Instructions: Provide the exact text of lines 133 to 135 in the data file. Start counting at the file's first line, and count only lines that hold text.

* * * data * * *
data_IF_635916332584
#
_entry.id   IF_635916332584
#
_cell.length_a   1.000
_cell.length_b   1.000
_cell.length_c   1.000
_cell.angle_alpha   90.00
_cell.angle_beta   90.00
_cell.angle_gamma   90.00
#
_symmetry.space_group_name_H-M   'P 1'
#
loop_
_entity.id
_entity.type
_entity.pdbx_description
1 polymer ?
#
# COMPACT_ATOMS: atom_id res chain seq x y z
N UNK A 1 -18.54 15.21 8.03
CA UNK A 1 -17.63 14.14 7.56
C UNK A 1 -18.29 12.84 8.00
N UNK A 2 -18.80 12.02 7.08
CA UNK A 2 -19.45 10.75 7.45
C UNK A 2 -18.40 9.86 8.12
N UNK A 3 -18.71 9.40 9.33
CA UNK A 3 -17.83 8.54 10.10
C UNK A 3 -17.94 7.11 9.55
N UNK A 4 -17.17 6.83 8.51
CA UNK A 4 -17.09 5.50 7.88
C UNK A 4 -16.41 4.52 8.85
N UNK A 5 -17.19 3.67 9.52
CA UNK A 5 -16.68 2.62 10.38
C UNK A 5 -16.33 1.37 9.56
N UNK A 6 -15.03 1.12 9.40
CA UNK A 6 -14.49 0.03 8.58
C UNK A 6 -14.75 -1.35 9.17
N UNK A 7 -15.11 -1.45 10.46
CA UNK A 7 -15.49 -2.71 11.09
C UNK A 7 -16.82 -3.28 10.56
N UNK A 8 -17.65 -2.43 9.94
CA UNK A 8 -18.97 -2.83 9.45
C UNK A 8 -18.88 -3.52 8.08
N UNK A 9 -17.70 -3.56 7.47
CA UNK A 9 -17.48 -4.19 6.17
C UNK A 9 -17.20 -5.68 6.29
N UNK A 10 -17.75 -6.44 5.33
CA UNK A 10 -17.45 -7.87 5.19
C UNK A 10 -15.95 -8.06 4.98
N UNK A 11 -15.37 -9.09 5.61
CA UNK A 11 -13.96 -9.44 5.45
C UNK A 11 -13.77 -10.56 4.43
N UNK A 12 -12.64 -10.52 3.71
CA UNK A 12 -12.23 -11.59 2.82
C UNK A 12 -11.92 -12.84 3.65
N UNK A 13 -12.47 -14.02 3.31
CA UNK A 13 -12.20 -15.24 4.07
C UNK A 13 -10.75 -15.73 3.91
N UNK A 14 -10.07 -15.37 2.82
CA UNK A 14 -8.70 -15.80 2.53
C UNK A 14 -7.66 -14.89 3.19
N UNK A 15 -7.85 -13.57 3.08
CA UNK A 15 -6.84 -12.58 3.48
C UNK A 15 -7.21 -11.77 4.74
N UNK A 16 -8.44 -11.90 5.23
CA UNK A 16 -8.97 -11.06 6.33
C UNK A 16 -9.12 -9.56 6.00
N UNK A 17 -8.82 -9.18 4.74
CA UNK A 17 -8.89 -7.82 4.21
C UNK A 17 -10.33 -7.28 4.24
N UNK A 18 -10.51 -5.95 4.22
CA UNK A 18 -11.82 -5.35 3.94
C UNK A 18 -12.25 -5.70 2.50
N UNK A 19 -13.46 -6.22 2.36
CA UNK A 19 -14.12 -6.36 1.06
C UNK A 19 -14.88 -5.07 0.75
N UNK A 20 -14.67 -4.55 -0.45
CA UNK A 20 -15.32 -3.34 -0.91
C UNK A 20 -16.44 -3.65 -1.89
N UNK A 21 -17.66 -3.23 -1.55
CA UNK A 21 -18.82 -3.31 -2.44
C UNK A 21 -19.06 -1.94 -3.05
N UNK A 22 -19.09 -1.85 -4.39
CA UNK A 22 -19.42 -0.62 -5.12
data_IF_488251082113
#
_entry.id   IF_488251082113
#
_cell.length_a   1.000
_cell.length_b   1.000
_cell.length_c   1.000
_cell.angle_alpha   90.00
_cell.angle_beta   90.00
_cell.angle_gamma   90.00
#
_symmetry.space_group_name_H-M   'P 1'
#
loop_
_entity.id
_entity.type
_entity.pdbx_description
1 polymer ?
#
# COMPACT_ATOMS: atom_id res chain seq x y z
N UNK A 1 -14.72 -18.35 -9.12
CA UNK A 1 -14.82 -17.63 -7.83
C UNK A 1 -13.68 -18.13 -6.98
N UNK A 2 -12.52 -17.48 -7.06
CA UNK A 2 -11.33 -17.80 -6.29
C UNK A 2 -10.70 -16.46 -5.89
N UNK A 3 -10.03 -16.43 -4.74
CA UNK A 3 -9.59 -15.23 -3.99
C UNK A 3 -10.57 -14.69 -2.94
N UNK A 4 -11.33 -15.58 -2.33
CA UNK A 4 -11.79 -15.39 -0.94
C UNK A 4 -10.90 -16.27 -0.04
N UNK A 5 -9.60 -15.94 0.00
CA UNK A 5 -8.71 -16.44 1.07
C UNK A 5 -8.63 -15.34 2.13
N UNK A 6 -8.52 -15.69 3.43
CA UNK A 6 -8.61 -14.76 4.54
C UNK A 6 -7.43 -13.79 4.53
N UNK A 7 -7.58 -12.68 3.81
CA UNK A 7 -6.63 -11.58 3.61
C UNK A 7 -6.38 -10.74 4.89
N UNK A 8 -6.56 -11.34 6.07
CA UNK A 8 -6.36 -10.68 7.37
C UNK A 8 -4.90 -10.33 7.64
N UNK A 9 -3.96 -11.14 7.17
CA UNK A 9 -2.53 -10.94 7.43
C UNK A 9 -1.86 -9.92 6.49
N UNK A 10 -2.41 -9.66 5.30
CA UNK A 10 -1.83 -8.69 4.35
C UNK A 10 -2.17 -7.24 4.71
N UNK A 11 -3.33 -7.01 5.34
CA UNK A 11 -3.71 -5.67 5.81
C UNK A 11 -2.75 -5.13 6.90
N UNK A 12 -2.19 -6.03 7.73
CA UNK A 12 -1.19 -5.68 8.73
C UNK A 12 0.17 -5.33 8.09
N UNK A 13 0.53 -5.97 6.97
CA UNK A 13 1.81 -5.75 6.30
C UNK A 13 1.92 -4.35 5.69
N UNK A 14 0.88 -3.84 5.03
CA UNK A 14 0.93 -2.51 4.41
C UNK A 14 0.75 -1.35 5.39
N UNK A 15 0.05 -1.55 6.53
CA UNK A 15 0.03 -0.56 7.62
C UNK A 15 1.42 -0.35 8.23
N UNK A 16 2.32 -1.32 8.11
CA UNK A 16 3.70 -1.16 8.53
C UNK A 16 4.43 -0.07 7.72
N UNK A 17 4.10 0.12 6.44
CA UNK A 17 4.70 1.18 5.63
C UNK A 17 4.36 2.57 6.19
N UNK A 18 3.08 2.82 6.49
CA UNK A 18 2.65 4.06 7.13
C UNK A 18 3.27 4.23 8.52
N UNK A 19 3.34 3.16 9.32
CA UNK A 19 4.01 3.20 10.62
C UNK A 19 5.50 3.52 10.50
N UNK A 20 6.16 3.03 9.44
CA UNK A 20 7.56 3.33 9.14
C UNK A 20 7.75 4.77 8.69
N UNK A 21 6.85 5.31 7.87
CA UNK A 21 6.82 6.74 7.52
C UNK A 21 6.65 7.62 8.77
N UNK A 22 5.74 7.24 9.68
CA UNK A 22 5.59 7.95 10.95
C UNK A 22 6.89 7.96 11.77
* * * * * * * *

N UNK A 10 -2.41 -9.66 5.30
CA UNK A 10 -1.83 -8.69 4.35
C UNK A 10 -2.17 -7.24 4.71